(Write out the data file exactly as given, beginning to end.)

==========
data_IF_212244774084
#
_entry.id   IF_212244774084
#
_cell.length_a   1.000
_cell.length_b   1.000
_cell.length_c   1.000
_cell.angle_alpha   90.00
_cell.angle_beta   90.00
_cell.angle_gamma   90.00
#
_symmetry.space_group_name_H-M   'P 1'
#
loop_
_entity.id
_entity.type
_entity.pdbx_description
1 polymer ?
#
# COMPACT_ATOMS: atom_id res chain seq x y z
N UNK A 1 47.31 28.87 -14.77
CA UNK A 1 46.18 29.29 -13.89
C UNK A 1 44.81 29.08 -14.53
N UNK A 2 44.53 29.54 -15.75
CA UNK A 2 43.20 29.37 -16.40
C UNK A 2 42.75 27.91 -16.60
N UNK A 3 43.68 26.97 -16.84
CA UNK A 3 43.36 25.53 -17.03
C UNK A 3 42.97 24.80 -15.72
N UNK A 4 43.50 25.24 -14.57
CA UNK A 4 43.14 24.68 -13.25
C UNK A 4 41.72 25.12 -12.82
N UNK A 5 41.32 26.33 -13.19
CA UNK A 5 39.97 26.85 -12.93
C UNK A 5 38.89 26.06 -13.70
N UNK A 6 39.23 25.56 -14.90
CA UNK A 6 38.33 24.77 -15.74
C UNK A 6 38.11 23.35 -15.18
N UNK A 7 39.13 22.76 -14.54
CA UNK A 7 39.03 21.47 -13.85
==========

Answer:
data_IF_212244774084
#
_entry.id   IF_212244774084
#
_cell.length_a   1.000
_cell.length_b   1.000
_cell.length_c   1.000
_cell.angle_alpha   90.00
_cell.angle_beta   90.00
_cell.angle_gamma   90.00
#
_symmetry.space_group_name_H-M   'P 1'
#
loop_
_entity.id
_entity.type
_entity.pdbx_description
1 polymer ?
#
# COMPACT_ATOMS: atom_id res chain seq x y z
N UNK A 1 47.31 28.87 -14.77
CA UNK A 1 46.18 29.29 -13.89
C UNK A 1 44.81 29.08 -14.53
N UNK A 2 44.53 29.54 -15.75
CA UNK A 2 43.20 29.37 -16.40
C UNK A 2 42.75 27.91 -16.60
N UNK A 3 43.68 26.97 -16.84
CA UNK A 3 43.36 25.53 -17.03
C UNK A 3 42.97 24.80 -15.72
N UNK A 4 43.50 25.24 -14.57
CA UNK A 4 43.14 24.68 -13.25
C UNK A 4 41.72 25.12 -12.82
N UNK A 5 41.32 26.33 -13.19
CA UNK A 5 39.97 26.85 -12.93
C UNK A 5 38.89 26.06 -13.70
N UNK A 6 39.23 25.56 -14.90
CA UNK A 6 38.33 24.77 -15.74
C UNK A 6 38.11 23.35 -15.18
N UNK A 7 39.13 22.76 -14.54
CA UNK A 7 39.03 21.47 -13.85